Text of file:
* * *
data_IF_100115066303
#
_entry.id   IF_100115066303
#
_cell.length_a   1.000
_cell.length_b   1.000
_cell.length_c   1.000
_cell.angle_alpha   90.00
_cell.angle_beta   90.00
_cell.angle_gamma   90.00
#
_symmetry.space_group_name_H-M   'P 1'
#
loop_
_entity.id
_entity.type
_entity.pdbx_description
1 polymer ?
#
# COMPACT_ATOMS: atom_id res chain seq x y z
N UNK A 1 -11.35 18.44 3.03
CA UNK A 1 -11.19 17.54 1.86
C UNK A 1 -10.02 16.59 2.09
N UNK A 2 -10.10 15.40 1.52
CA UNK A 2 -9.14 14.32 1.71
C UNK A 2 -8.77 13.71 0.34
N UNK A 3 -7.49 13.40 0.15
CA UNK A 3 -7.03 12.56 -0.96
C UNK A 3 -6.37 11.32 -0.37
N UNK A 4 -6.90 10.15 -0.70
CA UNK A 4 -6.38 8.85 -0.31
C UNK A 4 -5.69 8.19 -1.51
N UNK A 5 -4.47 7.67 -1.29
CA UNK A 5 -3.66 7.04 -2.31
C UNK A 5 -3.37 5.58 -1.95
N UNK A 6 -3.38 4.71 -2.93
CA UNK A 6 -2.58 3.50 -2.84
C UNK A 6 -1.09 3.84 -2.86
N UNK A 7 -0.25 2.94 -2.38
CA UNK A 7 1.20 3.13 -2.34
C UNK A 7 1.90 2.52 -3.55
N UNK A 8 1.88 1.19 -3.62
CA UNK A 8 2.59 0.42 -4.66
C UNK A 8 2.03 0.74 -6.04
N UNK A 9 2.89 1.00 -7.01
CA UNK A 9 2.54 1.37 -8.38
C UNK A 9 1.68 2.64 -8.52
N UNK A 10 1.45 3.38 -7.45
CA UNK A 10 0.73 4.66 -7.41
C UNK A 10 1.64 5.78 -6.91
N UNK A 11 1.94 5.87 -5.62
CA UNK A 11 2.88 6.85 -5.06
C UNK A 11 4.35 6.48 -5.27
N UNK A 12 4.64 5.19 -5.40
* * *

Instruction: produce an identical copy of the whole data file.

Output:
data_IF_100115066303
#
_entry.id   IF_100115066303
#
_cell.length_a   1.000
_cell.length_b   1.000
_cell.length_c   1.000
_cell.angle_alpha   90.00
_cell.angle_beta   90.00
_cell.angle_gamma   90.00
#
_symmetry.space_group_name_H-M   'P 1'
#
loop_
_entity.id
_entity.type
_entity.pdbx_description
1 polymer ?
#
# COMPACT_ATOMS: atom_id res chain seq x y z
N UNK A 1 -11.35 18.44 3.03
CA UNK A 1 -11.19 17.54 1.86
C UNK A 1 -10.02 16.59 2.09
N UNK A 2 -10.10 15.40 1.52
CA UNK A 2 -9.14 14.32 1.71
C UNK A 2 -8.77 13.71 0.34
N UNK A 3 -7.49 13.40 0.15
CA UNK A 3 -7.03 12.56 -0.96
C UNK A 3 -6.37 11.32 -0.37
N UNK A 4 -6.90 10.15 -0.70
CA UNK A 4 -6.38 8.85 -0.31
C UNK A 4 -5.69 8.19 -1.51
N UNK A 5 -4.47 7.67 -1.29
CA UNK A 5 -3.66 7.04 -2.31
C UNK A 5 -3.37 5.58 -1.95
N UNK A 6 -3.38 4.71 -2.93
CA UNK A 6 -2.58 3.50 -2.84
C UNK A 6 -1.09 3.84 -2.86
N UNK A 7 -0.25 2.94 -2.38
CA UNK A 7 1.20 3.13 -2.34
C UNK A 7 1.90 2.52 -3.55
N UNK A 8 1.88 1.19 -3.62
CA UNK A 8 2.59 0.42 -4.66
C UNK A 8 2.03 0.74 -6.04
N UNK A 9 2.89 1.00 -7.01
CA UNK A 9 2.54 1.37 -8.38
C UNK A 9 1.68 2.64 -8.52
N UNK A 10 1.45 3.38 -7.45
CA UNK A 10 0.73 4.66 -7.41
C UNK A 10 1.64 5.78 -6.91
N UNK A 11 1.94 5.87 -5.62
CA UNK A 11 2.88 6.85 -5.06
C UNK A 11 4.35 6.48 -5.27
N UNK A 12 4.64 5.19 -5.40